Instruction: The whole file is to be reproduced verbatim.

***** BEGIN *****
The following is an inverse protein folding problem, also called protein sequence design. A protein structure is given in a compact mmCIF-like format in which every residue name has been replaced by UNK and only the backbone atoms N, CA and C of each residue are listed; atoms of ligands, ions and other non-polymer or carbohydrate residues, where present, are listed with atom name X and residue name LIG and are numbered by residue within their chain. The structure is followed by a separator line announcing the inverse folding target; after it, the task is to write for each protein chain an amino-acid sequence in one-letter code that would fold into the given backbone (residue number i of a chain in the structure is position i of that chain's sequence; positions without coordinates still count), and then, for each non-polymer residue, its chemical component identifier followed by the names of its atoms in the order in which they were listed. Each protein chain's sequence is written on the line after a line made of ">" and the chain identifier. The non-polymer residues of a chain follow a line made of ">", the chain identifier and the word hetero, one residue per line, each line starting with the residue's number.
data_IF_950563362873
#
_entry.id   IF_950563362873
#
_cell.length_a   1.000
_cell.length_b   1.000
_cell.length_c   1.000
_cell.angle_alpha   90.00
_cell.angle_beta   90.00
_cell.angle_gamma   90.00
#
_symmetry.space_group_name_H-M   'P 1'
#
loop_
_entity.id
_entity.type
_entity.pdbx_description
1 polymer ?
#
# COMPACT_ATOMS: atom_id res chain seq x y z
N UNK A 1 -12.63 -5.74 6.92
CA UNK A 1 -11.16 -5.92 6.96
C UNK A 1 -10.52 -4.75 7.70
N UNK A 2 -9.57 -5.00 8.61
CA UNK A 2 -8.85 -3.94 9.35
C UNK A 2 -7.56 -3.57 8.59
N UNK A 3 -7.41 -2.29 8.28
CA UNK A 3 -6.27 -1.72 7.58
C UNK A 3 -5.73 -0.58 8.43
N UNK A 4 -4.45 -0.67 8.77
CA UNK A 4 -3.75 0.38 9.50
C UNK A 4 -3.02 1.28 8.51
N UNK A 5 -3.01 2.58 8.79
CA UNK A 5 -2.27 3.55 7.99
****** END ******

The following is an inverse protein folding problem, also called protein sequence design. A protein structure is given in a compact mmCIF-like format in which every residue name has been replaced by UNK and only the backbone atoms N, CA and C of each residue are listed; atoms of ligands, ions and other non-polymer or carbohydrate residues, where present, are listed with atom name X and residue name LIG and are numbered by residue within their chain. The structure is followed by a separator line announcing the inverse folding target; after it, the task is to write for each protein chain an amino-acid sequence in one-letter code that would fold into the given backbone (residue number i of a chain in the structure is position i of that chain's sequence; positions without coordinates still count), and then, for each non-polymer residue, its chemical component identifier followed by the names of its atoms in the order in which they were listed. Each protein chain's sequence is written on the line after a line made of ">" and the chain identifier. The non-polymer residues of a chain follow a line made of ">", the chain identifier and the word hetero, one residue per line, each line starting with the residue's number.
data_IF_950563362873
#
_entry.id   IF_950563362873
#
_cell.length_a   1.000
_cell.length_b   1.000
_cell.length_c   1.000
_cell.angle_alpha   90.00
_cell.angle_beta   90.00
_cell.angle_gamma   90.00
#
_symmetry.space_group_name_H-M   'P 1'
#
loop_
_entity.id
_entity.type
_entity.pdbx_description
1 polymer ?
#
# COMPACT_ATOMS: atom_id res chain seq x y z
N UNK A 1 -12.63 -5.74 6.92
CA UNK A 1 -11.16 -5.92 6.96
C UNK A 1 -10.52 -4.75 7.70
N UNK A 2 -9.57 -5.00 8.61
CA UNK A 2 -8.85 -3.94 9.35
C UNK A 2 -7.56 -3.57 8.59
N UNK A 3 -7.41 -2.29 8.28
CA UNK A 3 -6.27 -1.72 7.58
C UNK A 3 -5.73 -0.58 8.43
N UNK A 4 -4.45 -0.67 8.77
CA UNK A 4 -3.75 0.38 9.50
C UNK A 4 -3.02 1.28 8.51
N UNK A 5 -3.01 2.58 8.79
CA UNK A 5 -2.27 3.55 7.99